• Chad Myers

Game Review #319: Power Rangers: Battle for the Grid (Nintendo Switch)

Reviewer: Chad M.

Developer: nWay Inc.

Publisher: nWay

Category: Fighting, Action, Multiplayer

Release Date: 3.26.2019

Price (at time of review): $19.99 (digital - base) | $39.99 (digital - deluxe) | $59.99 (physical - regular) | $89.99 (physical - deluxe)



Buy Power Rangers: Battle for the Grid from the Nintendo Switch eShop here.


Pre-order the Standard Edition of Power Rangers: Battle for the Grid from Limited Run Games here.


Pre-order the Mega Edition of Power Rangers: Battle for the Grid from Limited Run Games here.


Go Go Childhood Fighting Games!

When I was in middle school, I couldn’t rush home quick enough to watch Power Rangers after Batman and Gargoyles. Not sure why, but I really connected with those first two or three seasons. Sure, they suited up and fought monsters and called upon their Dino Mech companions, but to me, it was just a Sci-Fi action version of my favorite show at the time, Saved by the Bell. You had the cool guy in the group, you had bullies, story arcs that dealt with friendship, Power Rangers just spiced it up with tights and a crazy lady with dreadlocks trying to kill them—which I guess would be Mr. Belding; but I also felt Zordon could’ve been Mr. Belding too, maybe his lighter side, and the side that was always trying to bust the kids would be the darker side—hmm... I might be reading into this a bit too much...


Well, to hear that something I care for quite a bit—for nostalgic reasons—is coming to the Switch in the form of a fighting game, I was immediately excited to see how it was going to stack up; but I was also highly skeptical, since it was coming from an indie studio and looked to be at least a gen behind in the graphics.



Audio & Visuals

So, as I said, the graphics do look like something that would’ve been on PS3 or Xbox 360 in the early years. That isn’t necessarily a bad thing, as it still pulls off all the characters perfectly, and they all look great, though I was a little underwhelmed when I saw there were only five levels—though the ones that are there are done well—my favorite level being the Power Rangers’ lair with classic Zordon in the background.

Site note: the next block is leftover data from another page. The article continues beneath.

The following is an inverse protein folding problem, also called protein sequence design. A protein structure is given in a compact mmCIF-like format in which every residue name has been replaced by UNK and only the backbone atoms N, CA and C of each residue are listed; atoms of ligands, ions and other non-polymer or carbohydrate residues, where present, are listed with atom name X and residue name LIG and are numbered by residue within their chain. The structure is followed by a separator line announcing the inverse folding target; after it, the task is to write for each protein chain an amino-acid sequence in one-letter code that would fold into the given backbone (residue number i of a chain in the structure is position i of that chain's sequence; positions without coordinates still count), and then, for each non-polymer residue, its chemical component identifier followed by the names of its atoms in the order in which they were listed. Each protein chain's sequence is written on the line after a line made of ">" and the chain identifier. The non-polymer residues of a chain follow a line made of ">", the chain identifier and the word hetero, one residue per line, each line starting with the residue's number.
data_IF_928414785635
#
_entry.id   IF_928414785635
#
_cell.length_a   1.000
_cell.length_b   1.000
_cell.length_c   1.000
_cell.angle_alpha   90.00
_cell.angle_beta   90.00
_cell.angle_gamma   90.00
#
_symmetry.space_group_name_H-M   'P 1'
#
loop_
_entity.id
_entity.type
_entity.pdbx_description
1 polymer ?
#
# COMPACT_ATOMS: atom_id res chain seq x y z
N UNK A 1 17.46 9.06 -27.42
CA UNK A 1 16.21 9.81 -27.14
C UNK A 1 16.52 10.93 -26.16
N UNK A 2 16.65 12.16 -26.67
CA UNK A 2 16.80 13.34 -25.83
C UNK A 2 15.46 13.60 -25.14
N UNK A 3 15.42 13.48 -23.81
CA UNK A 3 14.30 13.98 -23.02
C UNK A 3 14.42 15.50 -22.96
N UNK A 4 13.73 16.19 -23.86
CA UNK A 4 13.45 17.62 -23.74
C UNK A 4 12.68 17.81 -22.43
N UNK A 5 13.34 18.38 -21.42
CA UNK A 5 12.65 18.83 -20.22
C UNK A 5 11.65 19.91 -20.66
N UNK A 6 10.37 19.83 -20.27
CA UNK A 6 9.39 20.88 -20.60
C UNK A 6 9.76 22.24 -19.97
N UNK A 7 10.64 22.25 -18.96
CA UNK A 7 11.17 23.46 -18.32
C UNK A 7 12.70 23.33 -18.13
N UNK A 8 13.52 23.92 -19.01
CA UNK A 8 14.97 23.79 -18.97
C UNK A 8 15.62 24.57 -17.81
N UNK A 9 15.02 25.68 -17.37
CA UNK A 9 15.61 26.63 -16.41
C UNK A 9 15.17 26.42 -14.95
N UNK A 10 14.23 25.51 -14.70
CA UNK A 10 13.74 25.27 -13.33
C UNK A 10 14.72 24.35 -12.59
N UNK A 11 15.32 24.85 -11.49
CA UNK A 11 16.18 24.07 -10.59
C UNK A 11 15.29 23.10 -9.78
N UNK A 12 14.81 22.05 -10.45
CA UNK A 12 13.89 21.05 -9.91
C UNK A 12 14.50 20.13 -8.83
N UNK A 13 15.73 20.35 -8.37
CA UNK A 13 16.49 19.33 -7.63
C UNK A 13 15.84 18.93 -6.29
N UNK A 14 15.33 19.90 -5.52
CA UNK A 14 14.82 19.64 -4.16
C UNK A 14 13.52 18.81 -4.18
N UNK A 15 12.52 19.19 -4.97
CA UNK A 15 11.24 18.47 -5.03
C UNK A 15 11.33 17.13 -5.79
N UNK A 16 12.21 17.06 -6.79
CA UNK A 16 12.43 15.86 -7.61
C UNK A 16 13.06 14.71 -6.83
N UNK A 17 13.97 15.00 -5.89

The music is very lackluster, soft-rock-type music that might have fit back in the 90s, but seems out of place in this new game. The sound effects were decent, but again, I was let down that there was no voice acting by any of the classic actors—who I know would’ve done it in a hot second, so not sure how they fumbled that one—as it would’ve been great to hear them call on the Megazord. They do, however, make up for it very slightly by actually having the flute that Tommy plays when summoning his special, but the audio and visuals are a gripe--even if a minor one—with the larger issue coming up in a bit.



Mighty Morphin Marvel vs. Capcom

So, with the audio being a little underwhelming, and the graphics being decent but not great, I was worried. A fighting game lives and dies by three things in my opinion, and those are: controls, gameplay, and fighting mechanics. Boy oh boy was I wrong, as they all are done in a stellar fashion that any Triple A game would receive. This is clearly where they poured their heart and soul into the game, and it shows, as the controls are crisp and tight, gameplay mimics a successful franchise—and I’m not mad at them for it—and the fighting mechanics are simple, but still won’t turn away fighting elitists.


You can go to town configuring the button layout how you see fit with light, medium, heavy, and special attacks. Then we have specials, throws, and tags, leaving the controls very easy to pick up on. Yes, I said tags! This feels very similar to a Marvel vs Capcom game with tags, assists, and specials; and it feels like a natural fit, not one that was forced.



Now I’m gonna complain again for moment, so bear with me. Now, nWay did not fumble the ball, and in fact, delivers the best Power Rangers experience I’ve seen in years, but I can’t help but notice the lack of content and the paywall to receive more content. As I said before, there are only five levels. Also, there are only nine characters from which to choose, and this, more than anything, felt so undercut, as I couldn’t remember the last fighting game that had such a small roster. After a few hours in, I had already used every character, and felt like I’d done and seen just about everything.